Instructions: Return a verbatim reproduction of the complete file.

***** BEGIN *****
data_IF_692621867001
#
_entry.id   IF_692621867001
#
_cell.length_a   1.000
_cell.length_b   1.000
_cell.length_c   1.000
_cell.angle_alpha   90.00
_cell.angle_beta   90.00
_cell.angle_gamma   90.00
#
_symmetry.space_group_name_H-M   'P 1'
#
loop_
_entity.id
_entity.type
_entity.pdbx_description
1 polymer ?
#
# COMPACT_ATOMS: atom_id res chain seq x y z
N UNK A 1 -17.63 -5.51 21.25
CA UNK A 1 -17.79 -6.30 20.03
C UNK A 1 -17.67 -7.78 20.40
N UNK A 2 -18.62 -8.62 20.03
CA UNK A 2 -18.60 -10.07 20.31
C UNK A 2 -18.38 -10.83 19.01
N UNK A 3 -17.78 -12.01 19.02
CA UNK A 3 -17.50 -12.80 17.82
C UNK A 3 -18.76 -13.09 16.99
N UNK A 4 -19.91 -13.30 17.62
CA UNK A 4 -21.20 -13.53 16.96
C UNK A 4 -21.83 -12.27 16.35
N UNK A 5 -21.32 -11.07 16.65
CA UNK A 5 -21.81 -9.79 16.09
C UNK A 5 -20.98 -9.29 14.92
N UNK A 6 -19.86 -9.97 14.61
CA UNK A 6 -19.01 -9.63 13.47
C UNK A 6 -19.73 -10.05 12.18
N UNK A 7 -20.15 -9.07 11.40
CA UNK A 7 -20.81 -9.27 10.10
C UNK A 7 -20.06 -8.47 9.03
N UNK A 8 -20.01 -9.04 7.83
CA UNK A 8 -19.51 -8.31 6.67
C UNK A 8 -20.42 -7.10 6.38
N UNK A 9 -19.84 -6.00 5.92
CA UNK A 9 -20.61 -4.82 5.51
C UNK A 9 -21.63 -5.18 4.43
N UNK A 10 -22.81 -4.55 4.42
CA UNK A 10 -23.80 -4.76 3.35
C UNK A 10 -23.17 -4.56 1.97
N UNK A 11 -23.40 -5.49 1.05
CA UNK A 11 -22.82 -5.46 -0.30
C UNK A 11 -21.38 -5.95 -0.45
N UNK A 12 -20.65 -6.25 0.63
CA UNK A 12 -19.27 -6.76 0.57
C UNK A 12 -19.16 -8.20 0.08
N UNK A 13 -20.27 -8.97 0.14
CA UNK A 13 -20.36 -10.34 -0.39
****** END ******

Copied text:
data_IF_692621867001
#
_entry.id   IF_692621867001
#
_cell.length_a   1.000
_cell.length_b   1.000
_cell.length_c   1.000
_cell.angle_alpha   90.00
_cell.angle_beta   90.00
_cell.angle_gamma   90.00
#
_symmetry.space_group_name_H-M   'P 1'
#
loop_
_entity.id
_entity.type
_entity.pdbx_description
1 polymer ?
#
# COMPACT_ATOMS: atom_id res chain seq x y z
N UNK A 1 -17.63 -5.51 21.25
CA UNK A 1 -17.79 -6.30 20.03
C UNK A 1 -17.67 -7.78 20.40
N UNK A 2 -18.62 -8.62 20.03
CA UNK A 2 -18.60 -10.07 20.31
C UNK A 2 -18.38 -10.83 19.01
N UNK A 3 -17.78 -12.01 19.02
CA UNK A 3 -17.50 -12.80 17.82
C UNK A 3 -18.76 -13.09 16.99
N UNK A 4 -19.91 -13.30 17.62
CA UNK A 4 -21.20 -13.53 16.96
C UNK A 4 -21.83 -12.27 16.35
N UNK A 5 -21.32 -11.07 16.65
CA UNK A 5 -21.81 -9.79 16.09
C UNK A 5 -20.98 -9.29 14.92
N UNK A 6 -19.86 -9.97 14.61
CA UNK A 6 -19.01 -9.63 13.47
C UNK A 6 -19.73 -10.05 12.18
N UNK A 7 -20.15 -9.07 11.40
CA UNK A 7 -20.81 -9.27 10.10
C UNK A 7 -20.06 -8.47 9.03
N UNK A 8 -20.01 -9.04 7.83
CA UNK A 8 -19.51 -8.31 6.67
C UNK A 8 -20.42 -7.10 6.38
N UNK A 9 -19.84 -6.00 5.92
CA UNK A 9 -20.61 -4.82 5.51
C UNK A 9 -21.63 -5.18 4.43
N UNK A 10 -22.81 -4.55 4.42
CA UNK A 10 -23.80 -4.76 3.35
C UNK A 10 -23.17 -4.56 1.97
N UNK A 11 -23.40 -5.49 1.05
CA UNK A 11 -22.82 -5.46 -0.30
C UNK A 11 -21.38 -5.95 -0.45
N UNK A 12 -20.65 -6.25 0.63
CA UNK A 12 -19.27 -6.76 0.57
C UNK A 12 -19.16 -8.20 0.08
N UNK A 13 -20.27 -8.97 0.14
CA UNK A 13 -20.36 -10.34 -0.39